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Mark C.

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About Mark C.

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    Advanced Member
  • Birthday 03/15/1953

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  • Location
    Near Arcata Ca-redwood rain forest
  • Interests
    Diving-underwater photo-salvage diving-dive Travel
    Extreme offshore tuna fishing off north coast of Ca.

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  1. The main difference is that you can pull out a soft brick spy plug with an ungloved hand vs a hot clay or slip cast plug with a glove . Yours looks a bit sloppy (not a perfect circle)to me and a soft brick cone would be tighter and run cooler while taking it in or out. If you make one or three out of a single k23 soft brick saw the rough shape and finish with rough sandpaper. like 80 grit or rougher.
  2. I think it a matter of expectations and much more on WHERE you live. If its in the boonies and you do not want to travel than its fine to ship-if you whole business model is on Easy than you are married to shipping. Thats fine.Its not my thing but I can see it especially if you have high value items. Doing a three income stream I have found the most profit is from art fairs vs shipping or wholesale. That said I do all three.(see my February CM article on that. If I can make an average of 7-8k at a regular show (not counting my best ones ) than thats more profit than shipping any one or two mugs to uncle George in Texas. For me shipping is serving my existing customers not new ones.It feeds back to more show sales. I would rather drive two days set up for 3 day show drive home and have 7k for that than ship a hundred of boxes out. But thats me not everyone has put in the decades to get this kind of customer base.I realize this and know that hard path is not going to work for everyone .especially those with kids. I know someone who is very content shipping out 25 $ mugs to gross under 35K a year. That guy is not me but I do understand it. I'm just more driven. these days I'm overwhelmed with mug requests and I think its a upward trend RIGHT now. I'm just not a fan and try to steer them to a venue I'll be at later in the year first.Just today a customer from Wa state called saying how she loved the 4 mugs I sent her last month and wanted more. Oh boy another pack job with one arm. I think the break point on shipping is 4 items-that makes more sense than 1 or 2.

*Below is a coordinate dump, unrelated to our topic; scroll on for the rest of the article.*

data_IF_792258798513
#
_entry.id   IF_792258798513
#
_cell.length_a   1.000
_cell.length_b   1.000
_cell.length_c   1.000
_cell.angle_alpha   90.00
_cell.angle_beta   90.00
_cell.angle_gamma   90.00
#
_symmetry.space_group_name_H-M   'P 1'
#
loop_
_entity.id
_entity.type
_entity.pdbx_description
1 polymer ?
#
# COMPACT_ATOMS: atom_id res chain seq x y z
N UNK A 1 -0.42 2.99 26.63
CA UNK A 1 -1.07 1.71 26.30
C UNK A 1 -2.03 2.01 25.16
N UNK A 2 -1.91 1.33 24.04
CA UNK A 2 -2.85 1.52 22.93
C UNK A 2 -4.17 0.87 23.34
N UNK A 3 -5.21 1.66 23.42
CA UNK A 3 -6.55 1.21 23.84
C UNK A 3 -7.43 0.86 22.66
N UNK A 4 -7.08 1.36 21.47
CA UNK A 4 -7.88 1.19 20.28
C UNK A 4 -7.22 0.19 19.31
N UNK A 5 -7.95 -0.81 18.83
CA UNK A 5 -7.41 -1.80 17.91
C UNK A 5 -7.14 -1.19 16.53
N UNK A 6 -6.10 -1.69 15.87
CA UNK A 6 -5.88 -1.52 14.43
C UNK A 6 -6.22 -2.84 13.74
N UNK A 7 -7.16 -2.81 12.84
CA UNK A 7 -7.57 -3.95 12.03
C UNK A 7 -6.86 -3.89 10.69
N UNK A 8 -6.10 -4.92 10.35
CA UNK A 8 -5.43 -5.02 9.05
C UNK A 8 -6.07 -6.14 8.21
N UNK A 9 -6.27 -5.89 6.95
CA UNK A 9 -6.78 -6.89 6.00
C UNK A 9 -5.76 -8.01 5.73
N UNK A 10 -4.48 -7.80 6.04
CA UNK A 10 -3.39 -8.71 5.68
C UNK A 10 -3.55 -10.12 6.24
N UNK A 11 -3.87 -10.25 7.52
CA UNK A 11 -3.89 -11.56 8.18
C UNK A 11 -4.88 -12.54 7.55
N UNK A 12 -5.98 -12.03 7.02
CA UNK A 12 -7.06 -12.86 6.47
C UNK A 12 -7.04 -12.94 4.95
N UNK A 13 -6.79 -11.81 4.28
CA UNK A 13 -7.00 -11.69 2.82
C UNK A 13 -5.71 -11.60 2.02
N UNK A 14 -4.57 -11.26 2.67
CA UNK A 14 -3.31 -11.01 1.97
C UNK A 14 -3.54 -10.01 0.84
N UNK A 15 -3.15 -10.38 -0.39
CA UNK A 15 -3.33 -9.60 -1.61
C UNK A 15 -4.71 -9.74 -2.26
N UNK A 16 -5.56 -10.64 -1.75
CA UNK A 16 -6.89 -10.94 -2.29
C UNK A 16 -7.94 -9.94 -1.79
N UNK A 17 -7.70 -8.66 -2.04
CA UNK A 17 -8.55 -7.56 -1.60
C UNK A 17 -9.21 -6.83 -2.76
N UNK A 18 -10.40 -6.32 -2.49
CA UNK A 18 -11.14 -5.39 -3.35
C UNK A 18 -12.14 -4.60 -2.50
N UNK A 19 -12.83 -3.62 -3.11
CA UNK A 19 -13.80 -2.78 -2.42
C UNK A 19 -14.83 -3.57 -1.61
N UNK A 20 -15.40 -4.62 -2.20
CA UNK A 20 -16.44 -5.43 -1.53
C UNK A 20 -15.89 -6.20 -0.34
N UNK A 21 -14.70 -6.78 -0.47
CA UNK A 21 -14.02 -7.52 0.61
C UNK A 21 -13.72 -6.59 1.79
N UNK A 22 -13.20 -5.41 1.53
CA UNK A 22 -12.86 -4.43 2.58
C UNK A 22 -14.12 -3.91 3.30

3. (My other online sales are picked up at my house by UPS. It was a no brainer to decide “US shipments only.” ) same with me -I have to go to a post office and that takes me away from all my nap time. so its ideal breaker-UPs drives by every day-I just put out my UPS flag and they pick up when I need them. its easy. I have found shipping out a pot here and there is really not a money maker as well.I let my outlets deal with this if they want to. Most do not.
  4. I would just buy so spy plug peeps they do not cost much-even on e-bay or at the very least make your own front soft brick with saw and sure form file-they actually work better than the slip cast ones. the fiber will make jacket rust faster than usual -I think you are overthinking this.Unless the gaps are large. If its just a glow at ring connection let it be. As to the 47 amps that kiln needs a # 6 wire to it and a 50 or 60 amp breaker. If your wire is a #8 then 40 amp breaker is what that wire size needs its the size of the wire determining breaker size. DO not put a 50 amp or 60 amp breaker on a #8 wire only a #6 wire So find out what size wire you have going to kiln outlet or hardwiring. do not spackle the bricks with cement as it will just flake off and break out more brick as it does not expand and contract like soft bricks in kiln Show us a photo pf bricks if you think they are large gaps so we can see what you talking about My old 231 is much older than yours and would work fine if I used it(I have 1227 now that I use) Old means nothing its condition not age The big deal is the bricks are only 2.5 inch vs 3 inch thick and thats the difference. If you do not care about longevity than go ahead and wrap the kiln but just be aware that the jacket will fail way before its time-maybe you do not care as it was free. Do not wrap the controls boxes (red) as that will overheat them and destroy the guts (not good) Just make sure you next kiln is a 3 inch brick one for cone 5 work One last note close up the kiln when firing bisque after your vent is installed-I bisques without a vent with the peeps always in and the lid cracked open a few inches until about 800 degrees then close it up. I use porcelain clay and do not suffer from carbon issues.
  5. One last point since your production is using a high iron bearing clay it will always be on the edge of problem issues. All heavy iron clays can carbon core pit or wreak havoc with glazes.Your clay in photo is just full of colorants mostly iron-the sample on the left looks cored to me for sure. When I use high iron clays in my salt kiln I expect some issues-although the results can also be spectacular . For you to base a line of tiles on these clays I would expect issues to pop up and I would pay special attentions to Magnolia MR post above to try to remedy them. With a high colorant content clay issues are always just a fire away. You could change out to a buff clay and suffer less issues or be prepared to really keep a tight ship on all your firing stacking and loading and glazing and you still will have the occasional issue. I used a high iron clay for about 15 years in reduction fires-filially dropped it do to body issues I got tired of fighting. Another body could cure all this. Testing is in order now
  6. Mark C.


    I have no idea on a mold without a pouring hole. It could be a press mold -you do each 1/2 and attach them together -just a guess. You could always make a hole into mold as plaster is soft.